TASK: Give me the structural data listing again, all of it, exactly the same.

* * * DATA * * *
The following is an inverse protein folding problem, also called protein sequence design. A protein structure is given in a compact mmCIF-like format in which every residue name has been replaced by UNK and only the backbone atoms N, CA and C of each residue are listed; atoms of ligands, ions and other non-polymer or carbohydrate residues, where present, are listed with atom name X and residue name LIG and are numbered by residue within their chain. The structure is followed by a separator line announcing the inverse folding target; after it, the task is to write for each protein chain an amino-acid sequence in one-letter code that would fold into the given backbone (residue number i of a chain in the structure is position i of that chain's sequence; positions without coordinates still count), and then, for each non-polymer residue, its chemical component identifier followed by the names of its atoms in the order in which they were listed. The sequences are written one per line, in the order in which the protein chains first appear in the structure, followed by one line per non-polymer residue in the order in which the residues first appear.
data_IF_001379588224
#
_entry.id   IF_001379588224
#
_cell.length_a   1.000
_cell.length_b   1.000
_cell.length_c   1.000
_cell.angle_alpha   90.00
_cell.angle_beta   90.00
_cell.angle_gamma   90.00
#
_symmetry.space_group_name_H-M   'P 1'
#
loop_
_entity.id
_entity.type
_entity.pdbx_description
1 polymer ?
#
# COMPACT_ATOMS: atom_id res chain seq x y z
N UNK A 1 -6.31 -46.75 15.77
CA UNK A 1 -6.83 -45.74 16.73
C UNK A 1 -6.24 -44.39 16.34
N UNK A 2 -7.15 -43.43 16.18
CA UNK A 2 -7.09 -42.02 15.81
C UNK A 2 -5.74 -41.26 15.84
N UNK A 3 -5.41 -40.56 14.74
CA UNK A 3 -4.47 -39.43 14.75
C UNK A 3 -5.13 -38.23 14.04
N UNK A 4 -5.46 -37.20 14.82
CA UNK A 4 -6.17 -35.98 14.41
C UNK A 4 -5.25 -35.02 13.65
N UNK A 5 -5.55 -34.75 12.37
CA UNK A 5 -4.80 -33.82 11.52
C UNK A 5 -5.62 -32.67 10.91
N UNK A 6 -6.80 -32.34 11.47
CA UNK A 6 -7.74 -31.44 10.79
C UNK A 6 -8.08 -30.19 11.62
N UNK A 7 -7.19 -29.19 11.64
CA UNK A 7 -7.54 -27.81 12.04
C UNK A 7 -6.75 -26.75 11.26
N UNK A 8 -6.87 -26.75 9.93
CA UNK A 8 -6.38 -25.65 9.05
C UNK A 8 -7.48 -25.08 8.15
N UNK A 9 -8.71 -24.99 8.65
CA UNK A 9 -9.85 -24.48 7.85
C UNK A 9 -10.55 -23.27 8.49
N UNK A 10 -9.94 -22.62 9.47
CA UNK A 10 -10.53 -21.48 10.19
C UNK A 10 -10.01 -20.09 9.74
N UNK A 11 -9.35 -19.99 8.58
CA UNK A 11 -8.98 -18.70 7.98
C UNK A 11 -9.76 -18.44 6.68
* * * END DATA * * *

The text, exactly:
The following is an inverse protein folding problem, also called protein sequence design. A protein structure is given in a compact mmCIF-like format in which every residue name has been replaced by UNK and only the backbone atoms N, CA and C of each residue are listed; atoms of ligands, ions and other non-polymer or carbohydrate residues, where present, are listed with atom name X and residue name LIG and are numbered by residue within their chain. The structure is followed by a separator line announcing the inverse folding target; after it, the task is to write for each protein chain an amino-acid sequence in one-letter code that would fold into the given backbone (residue number i of a chain in the structure is position i of that chain's sequence; positions without coordinates still count), and then, for each non-polymer residue, its chemical component identifier followed by the names of its atoms in the order in which they were listed. The sequences are written one per line, in the order in which the protein chains first appear in the structure, followed by one line per non-polymer residue in the order in which the residues first appear.
data_IF_001379588224
#
_entry.id   IF_001379588224
#
_cell.length_a   1.000
_cell.length_b   1.000
_cell.length_c   1.000
_cell.angle_alpha   90.00
_cell.angle_beta   90.00
_cell.angle_gamma   90.00
#
_symmetry.space_group_name_H-M   'P 1'
#
loop_
_entity.id
_entity.type
_entity.pdbx_description
1 polymer ?
#
# COMPACT_ATOMS: atom_id res chain seq x y z
N UNK A 1 -6.31 -46.75 15.77
CA UNK A 1 -6.83 -45.74 16.73
C UNK A 1 -6.24 -44.39 16.34
N UNK A 2 -7.15 -43.43 16.18
CA UNK A 2 -7.09 -42.02 15.81
C UNK A 2 -5.74 -41.26 15.84
N UNK A 3 -5.41 -40.56 14.74
CA UNK A 3 -4.47 -39.43 14.75
C UNK A 3 -5.13 -38.23 14.04
N UNK A 4 -5.46 -37.20 14.82
CA UNK A 4 -6.17 -35.98 14.41
C UNK A 4 -5.25 -35.02 13.65
N UNK A 5 -5.55 -34.75 12.37
CA UNK A 5 -4.80 -33.82 11.52
C UNK A 5 -5.62 -32.67 10.91
N UNK A 6 -6.80 -32.34 11.47
CA UNK A 6 -7.74 -31.44 10.79
C UNK A 6 -8.08 -30.19 11.62
N UNK A 7 -7.19 -29.19 11.64
CA UNK A 7 -7.54 -27.81 12.04
C UNK A 7 -6.75 -26.75 11.26
N UNK A 8 -6.87 -26.75 9.93
CA UNK A 8 -6.38 -25.65 9.05
C UNK A 8 -7.48 -25.08 8.15
N UNK A 9 -8.71 -24.99 8.65
CA UNK A 9 -9.85 -24.48 7.85
C UNK A 9 -10.55 -23.27 8.49
N UNK A 10 -9.94 -22.62 9.47
CA UNK A 10 -10.53 -21.48 10.19
C UNK A 10 -10.01 -20.09 9.74
N UNK A 11 -9.35 -19.99 8.58
CA UNK A 11 -8.98 -18.70 7.98
C UNK A 11 -9.76 -18.44 6.68